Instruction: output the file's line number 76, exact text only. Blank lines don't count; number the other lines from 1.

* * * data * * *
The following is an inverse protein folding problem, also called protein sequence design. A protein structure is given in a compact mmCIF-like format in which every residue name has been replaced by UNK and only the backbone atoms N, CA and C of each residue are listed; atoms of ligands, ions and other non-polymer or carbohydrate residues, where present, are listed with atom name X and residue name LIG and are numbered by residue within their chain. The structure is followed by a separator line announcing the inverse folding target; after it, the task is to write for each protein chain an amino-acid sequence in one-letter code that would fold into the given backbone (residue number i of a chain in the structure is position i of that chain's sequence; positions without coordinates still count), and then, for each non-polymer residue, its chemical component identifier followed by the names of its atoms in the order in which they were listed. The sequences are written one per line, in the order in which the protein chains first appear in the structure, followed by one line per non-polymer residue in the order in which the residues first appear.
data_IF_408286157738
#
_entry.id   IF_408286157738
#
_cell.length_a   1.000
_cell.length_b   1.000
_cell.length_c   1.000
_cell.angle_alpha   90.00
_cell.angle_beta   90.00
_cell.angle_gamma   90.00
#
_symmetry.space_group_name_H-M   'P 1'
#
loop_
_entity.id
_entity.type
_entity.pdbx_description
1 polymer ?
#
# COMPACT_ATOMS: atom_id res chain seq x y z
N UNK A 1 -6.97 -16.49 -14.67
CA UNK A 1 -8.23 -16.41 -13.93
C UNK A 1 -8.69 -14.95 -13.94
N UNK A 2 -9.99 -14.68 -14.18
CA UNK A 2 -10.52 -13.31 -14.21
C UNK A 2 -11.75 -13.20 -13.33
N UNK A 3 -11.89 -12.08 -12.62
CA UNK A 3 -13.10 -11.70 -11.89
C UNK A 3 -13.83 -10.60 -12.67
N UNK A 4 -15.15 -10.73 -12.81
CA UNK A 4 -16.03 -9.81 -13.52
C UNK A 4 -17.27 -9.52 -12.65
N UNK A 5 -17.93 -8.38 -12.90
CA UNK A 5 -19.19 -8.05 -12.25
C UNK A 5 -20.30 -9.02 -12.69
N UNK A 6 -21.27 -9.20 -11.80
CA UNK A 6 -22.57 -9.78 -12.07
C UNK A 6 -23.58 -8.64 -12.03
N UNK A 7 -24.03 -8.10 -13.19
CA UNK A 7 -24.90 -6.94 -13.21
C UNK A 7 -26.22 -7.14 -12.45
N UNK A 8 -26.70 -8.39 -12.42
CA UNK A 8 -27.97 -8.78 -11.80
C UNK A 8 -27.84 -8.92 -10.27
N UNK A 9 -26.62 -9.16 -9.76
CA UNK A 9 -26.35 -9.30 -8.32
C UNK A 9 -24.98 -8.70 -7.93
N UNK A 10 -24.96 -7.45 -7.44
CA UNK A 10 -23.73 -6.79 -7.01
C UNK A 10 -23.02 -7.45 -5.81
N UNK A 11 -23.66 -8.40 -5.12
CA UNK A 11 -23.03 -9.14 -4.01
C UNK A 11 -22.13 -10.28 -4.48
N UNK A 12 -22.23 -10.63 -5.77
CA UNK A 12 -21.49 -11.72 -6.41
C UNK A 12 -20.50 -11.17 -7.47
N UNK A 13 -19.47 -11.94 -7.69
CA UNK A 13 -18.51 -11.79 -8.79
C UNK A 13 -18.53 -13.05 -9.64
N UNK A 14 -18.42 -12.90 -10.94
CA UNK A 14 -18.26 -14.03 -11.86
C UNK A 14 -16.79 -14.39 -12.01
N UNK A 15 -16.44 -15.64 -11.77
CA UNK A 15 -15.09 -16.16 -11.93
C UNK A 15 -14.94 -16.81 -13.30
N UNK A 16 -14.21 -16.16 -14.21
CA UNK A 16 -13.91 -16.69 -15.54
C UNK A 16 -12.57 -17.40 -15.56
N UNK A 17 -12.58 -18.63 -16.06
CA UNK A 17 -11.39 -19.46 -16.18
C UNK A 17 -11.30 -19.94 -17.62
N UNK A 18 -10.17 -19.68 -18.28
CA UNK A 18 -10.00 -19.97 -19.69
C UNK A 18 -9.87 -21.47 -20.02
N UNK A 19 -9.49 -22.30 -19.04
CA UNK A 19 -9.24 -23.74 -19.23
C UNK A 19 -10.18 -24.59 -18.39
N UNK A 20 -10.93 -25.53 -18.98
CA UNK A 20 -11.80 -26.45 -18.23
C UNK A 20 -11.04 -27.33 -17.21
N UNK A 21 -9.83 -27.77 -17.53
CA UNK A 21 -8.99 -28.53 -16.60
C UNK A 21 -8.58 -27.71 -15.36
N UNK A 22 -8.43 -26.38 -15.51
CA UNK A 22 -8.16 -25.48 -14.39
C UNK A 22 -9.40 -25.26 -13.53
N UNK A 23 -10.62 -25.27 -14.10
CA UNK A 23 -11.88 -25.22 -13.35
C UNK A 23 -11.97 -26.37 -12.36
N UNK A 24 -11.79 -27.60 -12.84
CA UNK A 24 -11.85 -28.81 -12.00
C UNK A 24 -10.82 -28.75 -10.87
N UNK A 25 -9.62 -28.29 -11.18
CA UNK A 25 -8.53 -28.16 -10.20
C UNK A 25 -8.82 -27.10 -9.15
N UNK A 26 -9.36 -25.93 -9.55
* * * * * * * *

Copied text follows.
N UNK A 19 -9.49 -22.30 -19.04